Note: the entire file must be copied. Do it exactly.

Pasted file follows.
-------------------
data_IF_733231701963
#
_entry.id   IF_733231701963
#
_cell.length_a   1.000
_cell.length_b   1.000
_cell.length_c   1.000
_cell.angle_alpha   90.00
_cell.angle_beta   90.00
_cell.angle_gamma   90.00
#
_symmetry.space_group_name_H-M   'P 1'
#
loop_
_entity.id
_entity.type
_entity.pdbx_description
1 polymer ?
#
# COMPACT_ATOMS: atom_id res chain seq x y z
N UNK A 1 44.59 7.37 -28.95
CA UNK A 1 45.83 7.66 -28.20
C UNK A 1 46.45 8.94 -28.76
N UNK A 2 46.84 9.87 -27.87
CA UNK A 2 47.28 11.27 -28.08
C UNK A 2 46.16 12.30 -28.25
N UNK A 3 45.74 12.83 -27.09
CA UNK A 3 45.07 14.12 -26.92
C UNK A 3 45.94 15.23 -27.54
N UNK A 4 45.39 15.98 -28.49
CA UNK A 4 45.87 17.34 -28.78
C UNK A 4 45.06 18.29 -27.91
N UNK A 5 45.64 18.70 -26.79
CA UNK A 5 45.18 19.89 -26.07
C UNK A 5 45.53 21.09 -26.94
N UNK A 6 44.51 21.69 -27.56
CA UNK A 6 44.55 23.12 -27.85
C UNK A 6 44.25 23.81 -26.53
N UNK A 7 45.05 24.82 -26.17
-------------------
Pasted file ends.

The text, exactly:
data_IF_733231701963
#
_entry.id   IF_733231701963
#
_cell.length_a   1.000
_cell.length_b   1.000
_cell.length_c   1.000
_cell.angle_alpha   90.00
_cell.angle_beta   90.00
_cell.angle_gamma   90.00
#
_symmetry.space_group_name_H-M   'P 1'
#
loop_
_entity.id
_entity.type
_entity.pdbx_description
1 polymer ?
#
# COMPACT_ATOMS: atom_id res chain seq x y z
N UNK A 1 44.59 7.37 -28.95
CA UNK A 1 45.83 7.66 -28.20
C UNK A 1 46.45 8.94 -28.76
N UNK A 2 46.84 9.87 -27.87
CA UNK A 2 47.28 11.27 -28.08
C UNK A 2 46.16 12.30 -28.25
N UNK A 3 45.74 12.83 -27.09
CA UNK A 3 45.07 14.12 -26.92
C UNK A 3 45.94 15.23 -27.54
N UNK A 4 45.39 15.98 -28.49
CA UNK A 4 45.87 17.34 -28.78
C UNK A 4 45.06 18.29 -27.91
N UNK A 5 45.64 18.70 -26.79
CA UNK A 5 45.18 19.89 -26.07
C UNK A 5 45.53 21.09 -26.94
N UNK A 6 44.51 21.69 -27.56
CA UNK A 6 44.55 23.12 -27.85
C UNK A 6 44.25 23.81 -26.53
N UNK A 7 45.05 24.82 -26.17